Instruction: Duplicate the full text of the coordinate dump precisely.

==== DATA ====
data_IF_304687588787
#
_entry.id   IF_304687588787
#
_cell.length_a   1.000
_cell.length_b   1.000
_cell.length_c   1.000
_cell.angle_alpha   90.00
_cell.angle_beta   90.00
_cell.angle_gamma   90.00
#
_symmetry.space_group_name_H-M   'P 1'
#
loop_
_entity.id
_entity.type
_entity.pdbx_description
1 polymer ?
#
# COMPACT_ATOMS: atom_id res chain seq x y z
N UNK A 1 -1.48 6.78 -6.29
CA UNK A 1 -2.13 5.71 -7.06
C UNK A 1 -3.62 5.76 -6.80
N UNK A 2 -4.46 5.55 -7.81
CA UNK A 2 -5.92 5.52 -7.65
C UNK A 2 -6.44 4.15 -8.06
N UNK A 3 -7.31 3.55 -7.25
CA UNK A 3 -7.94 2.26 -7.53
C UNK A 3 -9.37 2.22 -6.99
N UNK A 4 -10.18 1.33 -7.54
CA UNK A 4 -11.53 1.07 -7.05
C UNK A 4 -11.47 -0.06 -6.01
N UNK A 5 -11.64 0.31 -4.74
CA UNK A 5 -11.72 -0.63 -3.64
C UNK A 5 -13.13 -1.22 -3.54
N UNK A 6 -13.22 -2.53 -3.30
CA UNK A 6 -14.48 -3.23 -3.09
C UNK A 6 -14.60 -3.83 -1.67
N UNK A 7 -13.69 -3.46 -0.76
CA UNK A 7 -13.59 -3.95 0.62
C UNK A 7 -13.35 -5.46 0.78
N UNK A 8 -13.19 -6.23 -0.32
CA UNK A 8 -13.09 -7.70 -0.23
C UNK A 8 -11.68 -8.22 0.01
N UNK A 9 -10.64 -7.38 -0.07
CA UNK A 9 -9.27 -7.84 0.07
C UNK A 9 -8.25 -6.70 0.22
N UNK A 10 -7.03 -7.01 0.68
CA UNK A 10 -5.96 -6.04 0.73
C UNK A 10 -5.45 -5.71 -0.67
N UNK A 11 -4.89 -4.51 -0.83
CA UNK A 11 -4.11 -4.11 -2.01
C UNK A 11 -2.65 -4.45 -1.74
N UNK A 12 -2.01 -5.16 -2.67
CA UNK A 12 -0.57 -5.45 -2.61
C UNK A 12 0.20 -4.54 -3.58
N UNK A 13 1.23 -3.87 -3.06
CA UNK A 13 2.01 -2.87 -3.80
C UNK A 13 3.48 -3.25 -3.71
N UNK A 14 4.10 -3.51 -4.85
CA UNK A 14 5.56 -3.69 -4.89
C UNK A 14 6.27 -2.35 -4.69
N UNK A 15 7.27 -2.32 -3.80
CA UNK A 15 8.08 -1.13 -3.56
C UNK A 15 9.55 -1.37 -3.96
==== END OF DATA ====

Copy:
data_IF_304687588787
#
_entry.id   IF_304687588787
#
_cell.length_a   1.000
_cell.length_b   1.000
_cell.length_c   1.000
_cell.angle_alpha   90.00
_cell.angle_beta   90.00
_cell.angle_gamma   90.00
#
_symmetry.space_group_name_H-M   'P 1'
#
loop_
_entity.id
_entity.type
_entity.pdbx_description
1 polymer ?
#
# COMPACT_ATOMS: atom_id res chain seq x y z
N UNK A 1 -1.48 6.78 -6.29
CA UNK A 1 -2.13 5.71 -7.06
C UNK A 1 -3.62 5.76 -6.80
N UNK A 2 -4.46 5.55 -7.81
CA UNK A 2 -5.92 5.52 -7.65
C UNK A 2 -6.44 4.15 -8.06
N UNK A 3 -7.31 3.55 -7.25
CA UNK A 3 -7.94 2.26 -7.53
C UNK A 3 -9.37 2.22 -6.99
N UNK A 4 -10.18 1.33 -7.54
CA UNK A 4 -11.53 1.07 -7.05
C UNK A 4 -11.47 -0.06 -6.01
N UNK A 5 -11.64 0.31 -4.74
CA UNK A 5 -11.72 -0.63 -3.64
C UNK A 5 -13.13 -1.22 -3.54
N UNK A 6 -13.22 -2.53 -3.30
CA UNK A 6 -14.48 -3.23 -3.09
C UNK A 6 -14.60 -3.83 -1.67
N UNK A 7 -13.69 -3.46 -0.76
CA UNK A 7 -13.59 -3.95 0.62
C UNK A 7 -13.35 -5.46 0.78
N UNK A 8 -13.19 -6.23 -0.32
CA UNK A 8 -13.09 -7.70 -0.23
C UNK A 8 -11.68 -8.22 0.01
N UNK A 9 -10.64 -7.38 -0.07
CA UNK A 9 -9.27 -7.84 0.07
C UNK A 9 -8.25 -6.70 0.22
N UNK A 10 -7.03 -7.01 0.68
CA UNK A 10 -5.96 -6.04 0.73
C UNK A 10 -5.45 -5.71 -0.67
N UNK A 11 -4.89 -4.51 -0.83
CA UNK A 11 -4.11 -4.11 -2.01
C UNK A 11 -2.65 -4.45 -1.74
N UNK A 12 -2.01 -5.16 -2.67
CA UNK A 12 -0.57 -5.45 -2.61
C UNK A 12 0.20 -4.54 -3.58
N UNK A 13 1.23 -3.87 -3.06
CA UNK A 13 2.01 -2.87 -3.80
C UNK A 13 3.48 -3.25 -3.71
N UNK A 14 4.10 -3.51 -4.85
CA UNK A 14 5.56 -3.69 -4.89
C UNK A 14 6.27 -2.35 -4.69
N UNK A 15 7.27 -2.32 -3.80
CA UNK A 15 8.08 -1.13 -3.56
C UNK A 15 9.55 -1.37 -3.96